Chris Baer teaches photography and graphic design at Martha’s Vineyard Regional High School. He’s been collecting vintage photographs for many years.Captain Ivory
Capt. John J. Ivory, artist, sits at his home, the permanently beached vessel Dry Tortugas, on Vineyard Haven Harbor, near the location of the present Black Dog Tavern.
The original inhabitant of this little boat was Canadian sailor Charles Hamilton, a long-term patient at the U.S. Marine Hospital. Stan Lair (1902–87) of Vineyard Haven recalled Mr. Hamilton: “He was very badly crippled. He was bent over, almost at a right angle from his waist, and he walked with two canes. He did quite a bit of work, though. He had a little shipyard. He built small boats down on the beach. At one time he lived in a boat — I guess a fire went out there in the stove or something; anyway, he froze to death, I believe, in that boat. And then later it was occupied by John Ivory, who did paintings, Grandma Moses–type paintings, mostly of ships, boats as he remembered them, and I guess they’re quite valuable now.”
Many colorful stories have been told about Captain Ivory — many by John Ivory himself — and it is difficult now to separate fact from fancy. Jane Slater of Over South Antiques in Chilmark is the last surviving member of the John Ivory Society, founded by Ted Hewitt, Stewart Bangs, and Bill Honey after Captain Ivory’s death to identify and catalog Ivory’s paintings. Of Captain Ivory’s life, Ms. Slater says, “There’s a lot of folklore.”
What’s fairly certain is that he spent his youth aboard clipper ships plying international waters, and spent time living in China and Japan. He settled in Oak Bluffs in the early 1900s, starting a family and working odd jobs as a mechanic and hotel cook before embarking on a second far-flung career as a merchant mariner. Returning to the Vineyard in the 1930s, he turned to painting, and to drink. A kindly man who welcomed visitors to his little vessel-home on the beach, his good nature was sometimes taken advantage of by tourists and collectors, who would buy his paintings for next to nothing. Some of his paintings show nail holes, it’s remembered, from affixing his work to the underside of a table to deter burglars while he was away from his unlocked boat home. He painted on anything and everything — cardboard, linoleum, plywood, canvas, and scraps that people would bring him. He used house paint discarded by the neighboring lumberyard, and it’s said he would sometimes make brushes from his own hair. He would sometimes draw on quahog shells and leave them on the beach for kids to find.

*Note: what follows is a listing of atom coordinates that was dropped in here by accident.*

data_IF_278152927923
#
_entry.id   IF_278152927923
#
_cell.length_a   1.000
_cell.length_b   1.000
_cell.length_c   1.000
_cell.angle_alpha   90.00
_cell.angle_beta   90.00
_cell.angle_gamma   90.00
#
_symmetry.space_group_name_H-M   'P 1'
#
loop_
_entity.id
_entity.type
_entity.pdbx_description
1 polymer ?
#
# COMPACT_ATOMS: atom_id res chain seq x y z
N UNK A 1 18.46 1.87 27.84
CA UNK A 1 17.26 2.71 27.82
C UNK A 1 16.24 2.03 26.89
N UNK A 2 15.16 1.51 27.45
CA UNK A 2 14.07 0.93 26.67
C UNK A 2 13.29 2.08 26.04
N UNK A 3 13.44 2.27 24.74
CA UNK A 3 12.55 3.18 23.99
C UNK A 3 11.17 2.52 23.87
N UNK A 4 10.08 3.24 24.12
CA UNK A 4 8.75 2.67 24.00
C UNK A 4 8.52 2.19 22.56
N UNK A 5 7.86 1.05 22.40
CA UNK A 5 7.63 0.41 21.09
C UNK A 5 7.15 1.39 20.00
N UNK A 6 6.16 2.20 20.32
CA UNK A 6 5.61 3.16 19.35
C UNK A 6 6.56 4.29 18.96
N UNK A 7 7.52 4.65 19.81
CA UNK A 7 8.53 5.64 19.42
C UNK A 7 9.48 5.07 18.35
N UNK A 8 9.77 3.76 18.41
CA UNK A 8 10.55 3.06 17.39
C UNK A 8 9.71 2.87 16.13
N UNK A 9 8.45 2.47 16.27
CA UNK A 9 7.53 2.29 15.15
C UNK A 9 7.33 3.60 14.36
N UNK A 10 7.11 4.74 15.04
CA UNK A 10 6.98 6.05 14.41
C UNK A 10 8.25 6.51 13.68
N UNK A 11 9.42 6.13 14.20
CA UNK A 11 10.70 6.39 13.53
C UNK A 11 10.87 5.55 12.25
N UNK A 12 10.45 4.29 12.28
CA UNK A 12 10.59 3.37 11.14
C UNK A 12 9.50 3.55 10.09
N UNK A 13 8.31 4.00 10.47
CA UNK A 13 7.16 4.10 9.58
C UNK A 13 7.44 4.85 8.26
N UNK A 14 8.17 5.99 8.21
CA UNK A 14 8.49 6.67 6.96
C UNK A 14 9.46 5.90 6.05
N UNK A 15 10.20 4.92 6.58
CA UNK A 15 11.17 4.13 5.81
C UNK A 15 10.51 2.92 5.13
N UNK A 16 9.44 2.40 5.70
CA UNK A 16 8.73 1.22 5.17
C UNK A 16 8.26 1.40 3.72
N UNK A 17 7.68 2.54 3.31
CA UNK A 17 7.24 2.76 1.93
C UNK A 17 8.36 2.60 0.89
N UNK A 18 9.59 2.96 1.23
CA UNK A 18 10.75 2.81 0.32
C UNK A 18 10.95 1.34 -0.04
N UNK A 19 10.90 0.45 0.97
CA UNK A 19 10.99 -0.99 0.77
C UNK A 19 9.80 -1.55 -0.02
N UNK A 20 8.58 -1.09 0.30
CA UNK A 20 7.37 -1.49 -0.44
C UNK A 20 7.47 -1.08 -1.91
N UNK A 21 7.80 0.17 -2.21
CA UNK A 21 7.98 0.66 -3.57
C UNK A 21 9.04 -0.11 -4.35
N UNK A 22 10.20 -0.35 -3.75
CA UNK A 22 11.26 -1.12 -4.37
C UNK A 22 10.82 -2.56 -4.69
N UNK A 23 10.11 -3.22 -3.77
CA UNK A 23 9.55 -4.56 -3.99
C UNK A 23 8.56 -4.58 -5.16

Ms. Slater donated the John Ivory Society’s catalog and notes to the Vineyard Haven Public Library, together with a dozen of his paintings on long-term loan. One of the paintings still on display in the rear of the library is of the Governor Robie, a favorite subject which he painted many times over. The Governor Robie was among the last of the merchant sailing ships in the China trade, and the one on which Ivory spent his boyhood under the command of Captain Nickels of Maine. In the corner of his painting he signed “1894 / Painting by a member of crew / Capt. J.J. Ivory / Master Mariner / Memories.”